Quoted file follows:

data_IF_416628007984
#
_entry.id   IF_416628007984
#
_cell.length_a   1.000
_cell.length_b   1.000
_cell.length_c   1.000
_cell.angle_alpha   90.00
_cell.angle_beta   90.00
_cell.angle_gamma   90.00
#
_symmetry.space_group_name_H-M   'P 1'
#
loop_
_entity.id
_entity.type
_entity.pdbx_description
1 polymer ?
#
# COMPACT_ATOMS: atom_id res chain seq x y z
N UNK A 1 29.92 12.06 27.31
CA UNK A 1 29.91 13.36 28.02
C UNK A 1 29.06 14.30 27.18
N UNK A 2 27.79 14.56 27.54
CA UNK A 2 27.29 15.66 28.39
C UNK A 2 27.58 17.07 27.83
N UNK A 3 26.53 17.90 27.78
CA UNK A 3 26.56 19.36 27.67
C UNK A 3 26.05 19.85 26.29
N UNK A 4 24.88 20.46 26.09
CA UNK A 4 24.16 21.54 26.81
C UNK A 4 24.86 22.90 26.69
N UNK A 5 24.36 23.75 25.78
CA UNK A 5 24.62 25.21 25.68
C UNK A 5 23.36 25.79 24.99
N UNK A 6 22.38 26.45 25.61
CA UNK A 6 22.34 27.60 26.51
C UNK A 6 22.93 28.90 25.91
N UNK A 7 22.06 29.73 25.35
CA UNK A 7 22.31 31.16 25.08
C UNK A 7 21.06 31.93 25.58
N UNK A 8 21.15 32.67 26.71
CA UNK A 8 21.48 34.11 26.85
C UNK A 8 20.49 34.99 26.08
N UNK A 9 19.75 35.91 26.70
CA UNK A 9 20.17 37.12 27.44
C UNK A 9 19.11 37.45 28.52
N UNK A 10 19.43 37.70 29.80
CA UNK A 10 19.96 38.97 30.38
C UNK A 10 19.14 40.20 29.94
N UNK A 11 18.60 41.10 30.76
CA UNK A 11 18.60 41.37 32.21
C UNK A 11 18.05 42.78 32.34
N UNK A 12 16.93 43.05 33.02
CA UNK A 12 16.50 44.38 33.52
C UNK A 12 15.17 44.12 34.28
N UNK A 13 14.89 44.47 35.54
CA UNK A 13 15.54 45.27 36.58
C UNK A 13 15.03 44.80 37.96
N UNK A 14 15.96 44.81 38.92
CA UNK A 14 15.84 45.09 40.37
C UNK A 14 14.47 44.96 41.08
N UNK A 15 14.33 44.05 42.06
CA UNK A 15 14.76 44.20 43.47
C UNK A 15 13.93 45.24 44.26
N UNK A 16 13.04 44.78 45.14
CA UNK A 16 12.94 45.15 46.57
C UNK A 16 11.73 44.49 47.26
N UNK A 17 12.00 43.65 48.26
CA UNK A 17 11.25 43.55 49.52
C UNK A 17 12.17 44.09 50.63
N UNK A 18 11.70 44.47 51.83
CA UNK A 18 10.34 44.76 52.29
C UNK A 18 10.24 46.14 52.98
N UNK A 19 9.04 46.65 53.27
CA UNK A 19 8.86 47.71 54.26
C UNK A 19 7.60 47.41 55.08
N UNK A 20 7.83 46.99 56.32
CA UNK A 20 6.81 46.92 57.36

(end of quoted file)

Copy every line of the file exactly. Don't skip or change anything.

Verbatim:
data_IF_416628007984
#
_entry.id   IF_416628007984
#
_cell.length_a   1.000
_cell.length_b   1.000
_cell.length_c   1.000
_cell.angle_alpha   90.00
_cell.angle_beta   90.00
_cell.angle_gamma   90.00
#
_symmetry.space_group_name_H-M   'P 1'
#
loop_
_entity.id
_entity.type
_entity.pdbx_description
1 polymer ?
#
# COMPACT_ATOMS: atom_id res chain seq x y z
N UNK A 1 29.92 12.06 27.31
CA UNK A 1 29.91 13.36 28.02
C UNK A 1 29.06 14.30 27.18
N UNK A 2 27.79 14.56 27.54
CA UNK A 2 27.29 15.66 28.39
C UNK A 2 27.58 17.07 27.83
N UNK A 3 26.53 17.90 27.78
CA UNK A 3 26.56 19.36 27.67
C UNK A 3 26.05 19.85 26.29
N UNK A 4 24.88 20.46 26.09
CA UNK A 4 24.16 21.54 26.81
C UNK A 4 24.86 22.90 26.69
N UNK A 5 24.36 23.75 25.78
CA UNK A 5 24.62 25.21 25.68
C UNK A 5 23.36 25.79 24.99
N UNK A 6 22.38 26.45 25.61
CA UNK A 6 22.34 27.60 26.51
C UNK A 6 22.93 28.90 25.91
N UNK A 7 22.06 29.73 25.35
CA UNK A 7 22.31 31.16 25.08
C UNK A 7 21.06 31.93 25.58
N UNK A 8 21.15 32.67 26.71
CA UNK A 8 21.48 34.11 26.85
C UNK A 8 20.49 34.99 26.08
N UNK A 9 19.75 35.91 26.70
CA UNK A 9 20.17 37.12 27.44
C UNK A 9 19.11 37.45 28.52
N UNK A 10 19.43 37.70 29.80
CA UNK A 10 19.96 38.97 30.38
C UNK A 10 19.14 40.20 29.94
N UNK A 11 18.60 41.10 30.76
CA UNK A 11 18.60 41.37 32.21
C UNK A 11 18.05 42.78 32.34
N UNK A 12 16.93 43.05 33.02
CA UNK A 12 16.50 44.38 33.52
C UNK A 12 15.17 44.12 34.28
N UNK A 13 14.89 44.47 35.54
CA UNK A 13 15.54 45.27 36.58
C UNK A 13 15.03 44.80 37.96
N UNK A 14 15.96 44.81 38.92
CA UNK A 14 15.84 45.09 40.37
C UNK A 14 14.47 44.96 41.08
N UNK A 15 14.33 44.05 42.06
CA UNK A 15 14.76 44.20 43.47
C UNK A 15 13.93 45.24 44.26
N UNK A 16 13.04 44.78 45.14
CA UNK A 16 12.94 45.15 46.57
C UNK A 16 11.73 44.49 47.26
N UNK A 17 12.00 43.65 48.26
CA UNK A 17 11.25 43.55 49.52
C UNK A 17 12.17 44.09 50.63
N UNK A 18 11.70 44.47 51.83
CA UNK A 18 10.34 44.76 52.29
C UNK A 18 10.24 46.14 52.98
N UNK A 19 9.04 46.65 53.27
CA UNK A 19 8.86 47.71 54.26
C UNK A 19 7.60 47.41 55.08
N UNK A 20 7.83 46.99 56.32
CA UNK A 20 6.81 46.92 57.36